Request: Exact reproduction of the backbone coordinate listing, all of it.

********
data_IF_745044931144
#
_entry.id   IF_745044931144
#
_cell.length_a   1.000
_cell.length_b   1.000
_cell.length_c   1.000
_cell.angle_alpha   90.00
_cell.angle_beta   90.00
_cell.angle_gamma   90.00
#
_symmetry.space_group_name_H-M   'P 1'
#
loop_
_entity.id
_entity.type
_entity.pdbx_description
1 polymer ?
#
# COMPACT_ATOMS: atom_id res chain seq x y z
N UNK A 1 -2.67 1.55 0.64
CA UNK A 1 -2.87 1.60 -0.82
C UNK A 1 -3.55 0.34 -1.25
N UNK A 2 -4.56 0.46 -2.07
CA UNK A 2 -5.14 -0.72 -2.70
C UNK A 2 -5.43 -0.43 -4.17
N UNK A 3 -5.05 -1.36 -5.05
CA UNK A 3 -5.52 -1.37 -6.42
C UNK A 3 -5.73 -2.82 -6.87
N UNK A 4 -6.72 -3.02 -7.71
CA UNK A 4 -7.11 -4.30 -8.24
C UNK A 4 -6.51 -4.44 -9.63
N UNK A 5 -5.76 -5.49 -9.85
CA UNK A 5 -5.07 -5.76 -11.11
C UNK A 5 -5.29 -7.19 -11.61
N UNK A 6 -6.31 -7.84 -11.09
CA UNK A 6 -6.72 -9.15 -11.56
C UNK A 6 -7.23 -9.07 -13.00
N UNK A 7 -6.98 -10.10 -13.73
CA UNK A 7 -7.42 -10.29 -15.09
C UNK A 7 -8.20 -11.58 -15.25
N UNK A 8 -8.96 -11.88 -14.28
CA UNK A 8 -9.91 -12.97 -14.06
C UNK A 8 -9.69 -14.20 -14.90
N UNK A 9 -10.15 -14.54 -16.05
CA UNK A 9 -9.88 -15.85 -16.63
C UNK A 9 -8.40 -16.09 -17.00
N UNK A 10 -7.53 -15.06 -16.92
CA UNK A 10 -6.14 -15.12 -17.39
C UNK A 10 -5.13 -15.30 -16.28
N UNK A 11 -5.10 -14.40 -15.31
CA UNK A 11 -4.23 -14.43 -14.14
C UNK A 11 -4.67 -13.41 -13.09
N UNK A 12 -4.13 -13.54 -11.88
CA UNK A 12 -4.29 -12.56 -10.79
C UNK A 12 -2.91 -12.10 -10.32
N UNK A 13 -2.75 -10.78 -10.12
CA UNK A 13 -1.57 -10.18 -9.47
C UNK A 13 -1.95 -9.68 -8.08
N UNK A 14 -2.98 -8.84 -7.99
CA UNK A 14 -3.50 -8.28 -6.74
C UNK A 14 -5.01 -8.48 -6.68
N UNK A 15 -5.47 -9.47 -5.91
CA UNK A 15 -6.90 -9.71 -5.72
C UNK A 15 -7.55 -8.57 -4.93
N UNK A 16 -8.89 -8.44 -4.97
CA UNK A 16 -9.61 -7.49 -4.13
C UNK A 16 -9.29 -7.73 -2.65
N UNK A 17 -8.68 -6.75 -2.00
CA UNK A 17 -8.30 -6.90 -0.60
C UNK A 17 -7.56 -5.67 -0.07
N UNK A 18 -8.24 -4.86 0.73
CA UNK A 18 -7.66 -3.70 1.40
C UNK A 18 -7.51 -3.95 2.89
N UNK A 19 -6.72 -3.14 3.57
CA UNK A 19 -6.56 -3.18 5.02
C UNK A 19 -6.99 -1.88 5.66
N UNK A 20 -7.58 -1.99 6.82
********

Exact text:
data_IF_745044931144
#
_entry.id   IF_745044931144
#
_cell.length_a   1.000
_cell.length_b   1.000
_cell.length_c   1.000
_cell.angle_alpha   90.00
_cell.angle_beta   90.00
_cell.angle_gamma   90.00
#
_symmetry.space_group_name_H-M   'P 1'
#
loop_
_entity.id
_entity.type
_entity.pdbx_description
1 polymer ?
#
# COMPACT_ATOMS: atom_id res chain seq x y z
N UNK A 1 -2.67 1.55 0.64
CA UNK A 1 -2.87 1.60 -0.82
C UNK A 1 -3.55 0.34 -1.25
N UNK A 2 -4.56 0.46 -2.07
CA UNK A 2 -5.14 -0.72 -2.70
C UNK A 2 -5.43 -0.43 -4.17
N UNK A 3 -5.05 -1.36 -5.05
CA UNK A 3 -5.52 -1.37 -6.42
C UNK A 3 -5.73 -2.82 -6.87
N UNK A 4 -6.72 -3.02 -7.71
CA UNK A 4 -7.11 -4.30 -8.24
C UNK A 4 -6.51 -4.44 -9.63
N UNK A 5 -5.76 -5.49 -9.85
CA UNK A 5 -5.07 -5.76 -11.11
C UNK A 5 -5.29 -7.19 -11.61
N UNK A 6 -6.31 -7.84 -11.09
CA UNK A 6 -6.72 -9.15 -11.56
C UNK A 6 -7.23 -9.07 -13.00
N UNK A 7 -6.98 -10.10 -13.73
CA UNK A 7 -7.42 -10.29 -15.09
C UNK A 7 -8.20 -11.58 -15.25
N UNK A 8 -8.96 -11.88 -14.28
CA UNK A 8 -9.91 -12.97 -14.06
C UNK A 8 -9.69 -14.20 -14.90
N UNK A 9 -10.15 -14.54 -16.05
CA UNK A 9 -9.88 -15.85 -16.63
C UNK A 9 -8.40 -16.09 -17.00
N UNK A 10 -7.53 -15.06 -16.92
CA UNK A 10 -6.14 -15.12 -17.39
C UNK A 10 -5.13 -15.30 -16.28
N UNK A 11 -5.10 -14.40 -15.31
CA UNK A 11 -4.23 -14.43 -14.14
C UNK A 11 -4.67 -13.41 -13.09
N UNK A 12 -4.13 -13.54 -11.88
CA UNK A 12 -4.29 -12.56 -10.79
C UNK A 12 -2.91 -12.10 -10.32
N UNK A 13 -2.75 -10.78 -10.12
CA UNK A 13 -1.57 -10.18 -9.47
C UNK A 13 -1.95 -9.68 -8.08
N UNK A 14 -2.98 -8.84 -7.99
CA UNK A 14 -3.50 -8.28 -6.74
C UNK A 14 -5.01 -8.48 -6.68
N UNK A 15 -5.47 -9.47 -5.91
CA UNK A 15 -6.90 -9.71 -5.72
C UNK A 15 -7.55 -8.57 -4.93
N UNK A 16 -8.89 -8.44 -4.97
CA UNK A 16 -9.61 -7.49 -4.13
C UNK A 16 -9.29 -7.73 -2.65
N UNK A 17 -8.68 -6.75 -2.00
CA UNK A 17 -8.30 -6.90 -0.60
C UNK A 17 -7.56 -5.67 -0.07
N UNK A 18 -8.24 -4.86 0.73
CA UNK A 18 -7.66 -3.70 1.40
C UNK A 18 -7.51 -3.95 2.89
N UNK A 19 -6.72 -3.14 3.57
CA UNK A 19 -6.56 -3.18 5.02
C UNK A 19 -6.99 -1.88 5.66
N UNK A 20 -7.58 -1.99 6.82